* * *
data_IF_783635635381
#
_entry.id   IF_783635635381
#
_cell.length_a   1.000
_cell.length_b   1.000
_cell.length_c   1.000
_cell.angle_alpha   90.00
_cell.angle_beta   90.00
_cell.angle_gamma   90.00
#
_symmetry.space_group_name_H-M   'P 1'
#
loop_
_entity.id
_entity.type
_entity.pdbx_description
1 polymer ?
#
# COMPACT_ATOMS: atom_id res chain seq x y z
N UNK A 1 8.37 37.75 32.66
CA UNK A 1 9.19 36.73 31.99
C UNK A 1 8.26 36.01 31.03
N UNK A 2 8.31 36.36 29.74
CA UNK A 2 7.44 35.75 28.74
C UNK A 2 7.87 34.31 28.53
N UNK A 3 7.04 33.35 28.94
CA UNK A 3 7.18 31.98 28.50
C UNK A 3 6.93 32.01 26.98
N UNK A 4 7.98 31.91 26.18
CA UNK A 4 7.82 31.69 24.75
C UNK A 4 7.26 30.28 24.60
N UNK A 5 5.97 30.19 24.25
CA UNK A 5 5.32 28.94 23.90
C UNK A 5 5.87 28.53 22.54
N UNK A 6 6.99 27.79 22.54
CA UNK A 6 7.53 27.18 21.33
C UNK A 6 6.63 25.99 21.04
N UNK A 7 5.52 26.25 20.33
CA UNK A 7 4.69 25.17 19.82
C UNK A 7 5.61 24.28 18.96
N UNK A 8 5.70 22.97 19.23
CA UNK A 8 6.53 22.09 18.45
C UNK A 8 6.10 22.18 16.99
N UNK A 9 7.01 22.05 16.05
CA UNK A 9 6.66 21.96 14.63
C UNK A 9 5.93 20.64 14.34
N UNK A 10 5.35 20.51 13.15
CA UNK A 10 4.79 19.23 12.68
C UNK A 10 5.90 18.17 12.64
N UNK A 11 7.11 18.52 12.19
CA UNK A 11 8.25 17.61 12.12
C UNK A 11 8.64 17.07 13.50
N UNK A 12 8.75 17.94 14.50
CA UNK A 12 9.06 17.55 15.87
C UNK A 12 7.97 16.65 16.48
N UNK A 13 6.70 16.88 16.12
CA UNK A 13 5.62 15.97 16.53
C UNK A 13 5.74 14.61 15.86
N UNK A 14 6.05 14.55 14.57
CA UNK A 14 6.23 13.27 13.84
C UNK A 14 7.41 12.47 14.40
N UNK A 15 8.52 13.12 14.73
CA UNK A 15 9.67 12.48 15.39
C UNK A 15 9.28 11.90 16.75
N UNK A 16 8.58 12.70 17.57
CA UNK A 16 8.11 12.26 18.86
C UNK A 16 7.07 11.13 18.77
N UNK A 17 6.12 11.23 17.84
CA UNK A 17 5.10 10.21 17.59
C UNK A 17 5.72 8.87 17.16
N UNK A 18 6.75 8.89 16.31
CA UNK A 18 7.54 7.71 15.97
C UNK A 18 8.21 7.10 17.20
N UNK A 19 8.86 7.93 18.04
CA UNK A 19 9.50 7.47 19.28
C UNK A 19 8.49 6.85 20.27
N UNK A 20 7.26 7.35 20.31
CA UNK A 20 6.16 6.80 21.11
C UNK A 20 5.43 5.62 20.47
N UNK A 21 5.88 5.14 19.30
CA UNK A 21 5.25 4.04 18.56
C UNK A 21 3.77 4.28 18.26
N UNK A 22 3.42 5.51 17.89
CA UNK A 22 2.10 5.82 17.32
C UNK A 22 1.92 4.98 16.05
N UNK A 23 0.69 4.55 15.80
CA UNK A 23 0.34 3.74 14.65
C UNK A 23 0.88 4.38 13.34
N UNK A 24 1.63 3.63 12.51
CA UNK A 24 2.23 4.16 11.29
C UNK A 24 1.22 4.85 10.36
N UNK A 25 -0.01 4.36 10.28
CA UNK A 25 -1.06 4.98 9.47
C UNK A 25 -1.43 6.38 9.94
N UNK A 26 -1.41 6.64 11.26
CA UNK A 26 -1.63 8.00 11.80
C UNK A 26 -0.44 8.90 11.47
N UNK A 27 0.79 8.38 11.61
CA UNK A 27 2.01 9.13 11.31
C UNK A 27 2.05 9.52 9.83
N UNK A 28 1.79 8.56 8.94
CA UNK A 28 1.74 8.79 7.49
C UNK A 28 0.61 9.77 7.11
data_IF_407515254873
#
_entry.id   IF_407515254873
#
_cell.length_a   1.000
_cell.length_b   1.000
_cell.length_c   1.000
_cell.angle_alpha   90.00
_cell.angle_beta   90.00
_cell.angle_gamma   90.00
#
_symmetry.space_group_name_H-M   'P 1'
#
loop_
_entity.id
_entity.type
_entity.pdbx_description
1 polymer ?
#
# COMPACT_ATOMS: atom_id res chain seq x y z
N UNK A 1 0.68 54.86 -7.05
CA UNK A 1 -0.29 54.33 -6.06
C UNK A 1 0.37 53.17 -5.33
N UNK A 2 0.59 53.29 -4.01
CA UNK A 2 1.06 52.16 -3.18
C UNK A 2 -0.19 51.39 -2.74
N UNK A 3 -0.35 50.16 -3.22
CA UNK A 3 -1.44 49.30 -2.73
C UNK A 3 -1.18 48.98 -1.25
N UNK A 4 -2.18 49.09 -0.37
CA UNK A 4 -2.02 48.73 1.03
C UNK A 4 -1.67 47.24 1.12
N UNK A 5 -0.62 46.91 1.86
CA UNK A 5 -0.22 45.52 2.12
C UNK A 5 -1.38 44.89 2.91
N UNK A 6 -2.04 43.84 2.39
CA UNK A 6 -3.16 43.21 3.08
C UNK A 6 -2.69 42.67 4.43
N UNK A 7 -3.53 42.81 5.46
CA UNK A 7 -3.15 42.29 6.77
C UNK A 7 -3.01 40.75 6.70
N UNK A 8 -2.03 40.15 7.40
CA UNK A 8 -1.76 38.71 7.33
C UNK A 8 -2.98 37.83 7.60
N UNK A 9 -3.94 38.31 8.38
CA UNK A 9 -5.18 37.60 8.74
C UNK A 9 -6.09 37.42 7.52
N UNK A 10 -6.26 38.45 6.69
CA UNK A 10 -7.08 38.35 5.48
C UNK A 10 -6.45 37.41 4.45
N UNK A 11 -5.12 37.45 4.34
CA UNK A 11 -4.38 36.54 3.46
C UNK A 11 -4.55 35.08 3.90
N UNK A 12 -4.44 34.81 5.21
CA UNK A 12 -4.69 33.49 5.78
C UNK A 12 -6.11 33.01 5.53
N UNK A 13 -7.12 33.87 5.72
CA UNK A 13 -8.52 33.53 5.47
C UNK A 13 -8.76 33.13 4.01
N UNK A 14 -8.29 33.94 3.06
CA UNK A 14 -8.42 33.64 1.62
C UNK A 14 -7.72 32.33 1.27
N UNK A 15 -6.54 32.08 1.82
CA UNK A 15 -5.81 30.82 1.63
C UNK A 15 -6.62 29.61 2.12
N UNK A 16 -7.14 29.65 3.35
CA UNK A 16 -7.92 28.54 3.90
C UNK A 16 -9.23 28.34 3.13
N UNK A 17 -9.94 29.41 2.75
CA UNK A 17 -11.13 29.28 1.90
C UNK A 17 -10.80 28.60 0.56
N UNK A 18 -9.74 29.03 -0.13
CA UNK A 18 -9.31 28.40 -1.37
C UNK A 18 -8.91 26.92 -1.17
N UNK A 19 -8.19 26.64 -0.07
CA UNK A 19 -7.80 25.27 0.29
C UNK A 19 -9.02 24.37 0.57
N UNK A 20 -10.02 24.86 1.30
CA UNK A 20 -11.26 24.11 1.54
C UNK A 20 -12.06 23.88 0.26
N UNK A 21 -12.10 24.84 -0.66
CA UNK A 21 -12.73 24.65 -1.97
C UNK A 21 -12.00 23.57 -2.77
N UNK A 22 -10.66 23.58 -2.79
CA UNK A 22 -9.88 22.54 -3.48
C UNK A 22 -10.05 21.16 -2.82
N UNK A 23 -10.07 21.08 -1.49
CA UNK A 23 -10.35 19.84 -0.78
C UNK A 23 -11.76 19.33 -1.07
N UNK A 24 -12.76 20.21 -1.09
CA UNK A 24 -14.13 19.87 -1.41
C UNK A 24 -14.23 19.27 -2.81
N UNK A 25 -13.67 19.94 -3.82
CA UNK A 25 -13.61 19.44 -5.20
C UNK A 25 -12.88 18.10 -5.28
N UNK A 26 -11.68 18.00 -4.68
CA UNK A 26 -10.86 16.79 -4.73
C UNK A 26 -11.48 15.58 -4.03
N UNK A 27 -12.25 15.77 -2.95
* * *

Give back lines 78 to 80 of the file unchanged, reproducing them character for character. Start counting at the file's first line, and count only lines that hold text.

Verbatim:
N UNK A 20 7.26 7.35 20.31
CA UNK A 20 6.16 6.80 21.11
C UNK A 20 5.43 5.62 20.47